Sekiro Initial Thoughts

629 words.

Just some quick spoiler-free bullet points about the first five-ish hours of Sekiro, the latest game from From Software.

  • It looks like a slightly-improved version of the Dark Souls 3 game engine. It has basically the same bleached-film aesthetic.
  • I’m playing with mouse-and-keyboard to save my thumbs. The implementation is slightly better than Dark Souls 3, which was better than Dark Souls, but it’s still probably going to be “best” with controllers. I’m regularly cursing how inefficient it feels to find the right keys and buttons, and this is after spending a good 10 hours practicing with mouse and keyboard in Dark Souls 3 The Ringed City.
  • There’s no character creation and very few stats.
  • There’s only one weapon and combat style (so far).
  • The combat is very different from Dark Souls. There’s a focus on “deflection” which seems to be a hybrid of blocking and parrying. I’m terrible at parrying in Souls so this is not good for me. There’s no stamina management, but “posture” management. Timing is everything, and there’s very little room for error. I don’t quite have a handle on it yet. Experience with Souls is not necessarily helpful here.
  • There are no player messages or multiplayer components (yet?).
  • I get the sense they simplified the UI from the Souls series in a deliberate attempt to make it more accessible. There’s only one equipment “slot” to manage, as opposed to the four (item, spell, left and right hand) in Souls.
  • There’s more “environmental storytelling” (in the form of overhearing conversations and such) than any Souls game.
  • There’s a very prominent stealth component that isn’t in any Souls game. It’s skating around the edges of being a full-on stealth game, if you want to play it that way. You can also charge headlong into every fight if you want to (and frankly I have more success that way).
  • The grappling hook is a bit more limited in its use than I expected. It works like what I remember of Far Cry Primal, where you can only grapple to pre-determined points around the environment. Sometimes you’ll see places you *should* be able to reach, but can’t because the game didn’t put grapple points there.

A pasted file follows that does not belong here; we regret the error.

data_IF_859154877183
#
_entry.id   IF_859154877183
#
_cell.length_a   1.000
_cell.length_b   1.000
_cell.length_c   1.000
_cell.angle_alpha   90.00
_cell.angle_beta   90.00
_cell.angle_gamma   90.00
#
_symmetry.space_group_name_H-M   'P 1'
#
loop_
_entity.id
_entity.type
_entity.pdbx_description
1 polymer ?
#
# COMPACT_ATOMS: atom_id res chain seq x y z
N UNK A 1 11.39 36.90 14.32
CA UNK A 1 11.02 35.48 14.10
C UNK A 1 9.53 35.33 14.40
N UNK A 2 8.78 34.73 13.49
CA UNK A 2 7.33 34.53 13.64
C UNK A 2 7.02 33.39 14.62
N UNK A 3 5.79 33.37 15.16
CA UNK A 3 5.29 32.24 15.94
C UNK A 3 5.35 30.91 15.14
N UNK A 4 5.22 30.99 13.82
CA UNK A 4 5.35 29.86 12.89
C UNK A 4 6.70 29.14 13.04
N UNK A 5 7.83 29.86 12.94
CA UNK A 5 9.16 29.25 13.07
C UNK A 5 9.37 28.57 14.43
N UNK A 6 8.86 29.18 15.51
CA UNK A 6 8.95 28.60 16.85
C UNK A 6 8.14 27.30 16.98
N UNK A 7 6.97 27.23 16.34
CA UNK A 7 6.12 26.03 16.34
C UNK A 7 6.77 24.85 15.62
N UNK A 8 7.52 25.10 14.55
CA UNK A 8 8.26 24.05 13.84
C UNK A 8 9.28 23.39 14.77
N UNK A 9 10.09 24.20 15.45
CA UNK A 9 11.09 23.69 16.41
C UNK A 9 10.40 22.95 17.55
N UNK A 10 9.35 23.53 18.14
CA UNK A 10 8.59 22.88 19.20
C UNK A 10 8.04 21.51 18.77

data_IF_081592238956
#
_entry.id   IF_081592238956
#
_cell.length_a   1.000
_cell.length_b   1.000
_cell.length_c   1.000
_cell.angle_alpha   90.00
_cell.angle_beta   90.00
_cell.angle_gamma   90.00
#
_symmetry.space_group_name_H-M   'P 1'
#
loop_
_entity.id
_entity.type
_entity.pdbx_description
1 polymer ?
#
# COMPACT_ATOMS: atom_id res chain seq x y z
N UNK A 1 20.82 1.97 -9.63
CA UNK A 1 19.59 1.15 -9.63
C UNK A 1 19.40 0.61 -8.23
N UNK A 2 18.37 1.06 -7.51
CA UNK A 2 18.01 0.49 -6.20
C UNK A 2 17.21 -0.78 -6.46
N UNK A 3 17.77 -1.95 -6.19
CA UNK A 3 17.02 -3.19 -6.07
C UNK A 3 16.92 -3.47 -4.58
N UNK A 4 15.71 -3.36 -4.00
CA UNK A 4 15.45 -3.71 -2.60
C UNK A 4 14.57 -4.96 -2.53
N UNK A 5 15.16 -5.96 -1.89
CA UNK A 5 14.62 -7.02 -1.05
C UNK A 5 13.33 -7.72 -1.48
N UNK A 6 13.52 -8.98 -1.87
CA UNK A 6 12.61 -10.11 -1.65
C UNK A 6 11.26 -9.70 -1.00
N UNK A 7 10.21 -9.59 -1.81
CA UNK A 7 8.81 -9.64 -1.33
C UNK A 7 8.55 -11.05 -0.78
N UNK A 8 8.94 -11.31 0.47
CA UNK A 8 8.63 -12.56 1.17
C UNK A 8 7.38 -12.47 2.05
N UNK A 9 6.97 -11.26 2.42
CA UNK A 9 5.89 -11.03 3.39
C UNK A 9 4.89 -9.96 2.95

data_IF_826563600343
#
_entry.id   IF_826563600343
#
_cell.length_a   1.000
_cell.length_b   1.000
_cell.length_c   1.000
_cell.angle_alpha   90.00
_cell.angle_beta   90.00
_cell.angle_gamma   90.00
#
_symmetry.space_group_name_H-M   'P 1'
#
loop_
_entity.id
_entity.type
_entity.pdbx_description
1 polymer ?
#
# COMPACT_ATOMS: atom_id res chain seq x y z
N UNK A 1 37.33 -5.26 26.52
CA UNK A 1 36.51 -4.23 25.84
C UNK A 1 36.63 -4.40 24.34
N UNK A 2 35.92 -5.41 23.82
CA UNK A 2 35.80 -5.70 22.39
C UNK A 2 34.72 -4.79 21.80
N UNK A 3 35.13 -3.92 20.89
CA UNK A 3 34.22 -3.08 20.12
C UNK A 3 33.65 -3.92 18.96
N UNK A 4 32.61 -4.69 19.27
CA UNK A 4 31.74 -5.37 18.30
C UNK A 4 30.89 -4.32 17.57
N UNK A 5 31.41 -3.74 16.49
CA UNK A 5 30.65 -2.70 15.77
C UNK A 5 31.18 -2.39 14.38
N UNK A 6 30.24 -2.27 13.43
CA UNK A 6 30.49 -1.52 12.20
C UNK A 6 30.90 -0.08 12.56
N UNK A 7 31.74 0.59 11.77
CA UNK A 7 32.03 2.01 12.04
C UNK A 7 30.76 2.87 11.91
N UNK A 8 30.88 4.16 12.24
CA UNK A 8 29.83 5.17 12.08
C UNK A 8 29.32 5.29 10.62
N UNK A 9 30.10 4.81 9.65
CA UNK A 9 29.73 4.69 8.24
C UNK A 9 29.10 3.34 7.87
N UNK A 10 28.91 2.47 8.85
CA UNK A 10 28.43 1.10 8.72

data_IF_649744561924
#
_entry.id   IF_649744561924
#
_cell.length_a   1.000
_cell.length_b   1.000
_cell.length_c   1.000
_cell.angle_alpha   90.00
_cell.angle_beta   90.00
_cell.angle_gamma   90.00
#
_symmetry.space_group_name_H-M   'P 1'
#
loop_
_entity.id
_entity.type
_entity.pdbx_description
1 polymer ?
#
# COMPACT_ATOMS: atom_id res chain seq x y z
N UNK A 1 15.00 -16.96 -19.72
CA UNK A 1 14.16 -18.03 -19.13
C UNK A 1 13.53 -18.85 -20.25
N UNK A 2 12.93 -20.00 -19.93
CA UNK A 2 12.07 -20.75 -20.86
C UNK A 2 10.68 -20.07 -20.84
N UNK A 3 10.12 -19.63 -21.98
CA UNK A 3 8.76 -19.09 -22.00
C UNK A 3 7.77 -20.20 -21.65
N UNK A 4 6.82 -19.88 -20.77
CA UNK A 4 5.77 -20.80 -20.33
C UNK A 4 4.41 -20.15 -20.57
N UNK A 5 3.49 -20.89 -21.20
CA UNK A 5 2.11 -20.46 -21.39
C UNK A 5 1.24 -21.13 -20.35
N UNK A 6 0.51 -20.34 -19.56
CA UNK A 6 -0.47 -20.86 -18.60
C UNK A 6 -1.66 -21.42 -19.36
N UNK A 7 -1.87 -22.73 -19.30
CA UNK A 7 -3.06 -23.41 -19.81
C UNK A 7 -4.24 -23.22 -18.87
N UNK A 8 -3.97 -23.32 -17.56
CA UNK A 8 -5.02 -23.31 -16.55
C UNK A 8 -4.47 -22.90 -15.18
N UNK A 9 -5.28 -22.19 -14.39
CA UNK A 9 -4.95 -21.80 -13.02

• The death penalty seems more forgiving than Souls, because there’s a limited-use resurrection-in-place. You don’t necessarily have to go all the way back to the last checkpoint. (But there’s still a cost.) I don’t quite have a handle on this system yet either.
  • In general, it seems like they made a conscious effort to pick and choose some but not all of the elements from the Dark Souls gameplay formula, then sprinkle in some elements from games like Assassin’s Creed, to make a new game that would have a more “mainstream” appeal.
  • The default voiceovers are Japanese, and the Japanese voice actors sound more professional and interesting than the English ones.

The combat is pretty frustrating for me so far with mouse and keyboard. I’ve hit a pretty hard roadblock merely 5 hours in. I get killed over and over and over again, I’m early or late on every deflection, I dodge right into every attack, and I feel like my Wolf is hitting with the strength of a wet noodle. I think my Souls experience is getting in the way of doing well in Sekiro.

Note that I haven’t read much of anything about this game yet. It’s possible there are readily-available answers to any of the problems and questions I’ve raised above, but I’m not reading wikis, previews, or reviews, and I’m not watching videos or Twitches. Not yet, at least. From Software games are most enjoyable to me when played completely and utterly blind, with no outside help whatsoever. I’m still on total blackout for Bloodborne, believe it or not.

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